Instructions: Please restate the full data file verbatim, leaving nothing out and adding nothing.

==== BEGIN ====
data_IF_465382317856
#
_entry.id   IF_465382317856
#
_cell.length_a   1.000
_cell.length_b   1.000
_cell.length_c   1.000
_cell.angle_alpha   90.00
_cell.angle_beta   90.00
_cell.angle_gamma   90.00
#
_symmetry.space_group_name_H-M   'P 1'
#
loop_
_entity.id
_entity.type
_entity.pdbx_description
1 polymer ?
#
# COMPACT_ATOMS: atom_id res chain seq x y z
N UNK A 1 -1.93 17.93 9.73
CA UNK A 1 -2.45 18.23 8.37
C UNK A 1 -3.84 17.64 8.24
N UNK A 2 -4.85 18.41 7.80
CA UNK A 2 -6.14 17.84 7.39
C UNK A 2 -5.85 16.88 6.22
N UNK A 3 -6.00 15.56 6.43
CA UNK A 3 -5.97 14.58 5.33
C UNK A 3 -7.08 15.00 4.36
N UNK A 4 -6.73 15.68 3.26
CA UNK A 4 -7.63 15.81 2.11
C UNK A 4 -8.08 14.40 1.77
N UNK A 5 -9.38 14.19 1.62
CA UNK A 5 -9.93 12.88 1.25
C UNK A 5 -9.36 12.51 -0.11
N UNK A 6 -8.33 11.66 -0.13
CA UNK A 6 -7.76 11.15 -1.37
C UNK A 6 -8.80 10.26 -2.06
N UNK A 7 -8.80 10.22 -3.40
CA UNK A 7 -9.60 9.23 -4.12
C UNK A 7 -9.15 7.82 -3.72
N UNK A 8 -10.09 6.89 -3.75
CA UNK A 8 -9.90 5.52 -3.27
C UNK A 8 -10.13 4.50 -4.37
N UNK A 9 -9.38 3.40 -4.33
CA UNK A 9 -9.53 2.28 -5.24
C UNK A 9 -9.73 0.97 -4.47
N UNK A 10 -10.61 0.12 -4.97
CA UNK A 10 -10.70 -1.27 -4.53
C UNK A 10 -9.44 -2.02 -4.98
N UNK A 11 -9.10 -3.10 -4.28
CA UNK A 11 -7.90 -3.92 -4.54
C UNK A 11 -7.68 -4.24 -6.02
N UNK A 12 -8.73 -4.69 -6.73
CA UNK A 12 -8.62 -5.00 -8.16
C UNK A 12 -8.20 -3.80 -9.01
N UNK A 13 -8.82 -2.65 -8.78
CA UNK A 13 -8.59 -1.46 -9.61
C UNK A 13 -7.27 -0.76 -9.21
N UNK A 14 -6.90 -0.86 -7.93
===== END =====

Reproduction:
data_IF_465382317856
#
_entry.id   IF_465382317856
#
_cell.length_a   1.000
_cell.length_b   1.000
_cell.length_c   1.000
_cell.angle_alpha   90.00
_cell.angle_beta   90.00
_cell.angle_gamma   90.00
#
_symmetry.space_group_name_H-M   'P 1'
#
loop_
_entity.id
_entity.type
_entity.pdbx_description
1 polymer ?
#
# COMPACT_ATOMS: atom_id res chain seq x y z
N UNK A 1 -1.93 17.93 9.73
CA UNK A 1 -2.45 18.23 8.37
C UNK A 1 -3.84 17.64 8.24
N UNK A 2 -4.85 18.41 7.80
CA UNK A 2 -6.14 17.84 7.39
C UNK A 2 -5.85 16.88 6.22
N UNK A 3 -6.00 15.56 6.43
CA UNK A 3 -5.97 14.58 5.33
C UNK A 3 -7.08 15.00 4.36
N UNK A 4 -6.73 15.68 3.26
CA UNK A 4 -7.63 15.81 2.11
C UNK A 4 -8.08 14.40 1.77
N UNK A 5 -9.38 14.19 1.62
CA UNK A 5 -9.93 12.88 1.25
C UNK A 5 -9.36 12.51 -0.11
N UNK A 6 -8.33 11.66 -0.13
CA UNK A 6 -7.76 11.15 -1.37
C UNK A 6 -8.80 10.26 -2.06
N UNK A 7 -8.80 10.22 -3.40
CA UNK A 7 -9.60 9.23 -4.12
C UNK A 7 -9.15 7.82 -3.72
N UNK A 8 -10.09 6.89 -3.75
CA UNK A 8 -9.90 5.52 -3.27
C UNK A 8 -10.13 4.50 -4.37
N UNK A 9 -9.38 3.40 -4.33
CA UNK A 9 -9.53 2.28 -5.24
C UNK A 9 -9.73 0.97 -4.47
N UNK A 10 -10.61 0.12 -4.97
CA UNK A 10 -10.70 -1.27 -4.53
C UNK A 10 -9.44 -2.02 -4.98
N UNK A 11 -9.10 -3.10 -4.28
CA UNK A 11 -7.90 -3.92 -4.54
C UNK A 11 -7.68 -4.24 -6.02
N UNK A 12 -8.73 -4.69 -6.73
CA UNK A 12 -8.62 -5.00 -8.16
C UNK A 12 -8.20 -3.80 -9.01
N UNK A 13 -8.82 -2.65 -8.78
CA UNK A 13 -8.59 -1.46 -9.61
C UNK A 13 -7.27 -0.76 -9.21
N UNK A 14 -6.90 -0.86 -7.93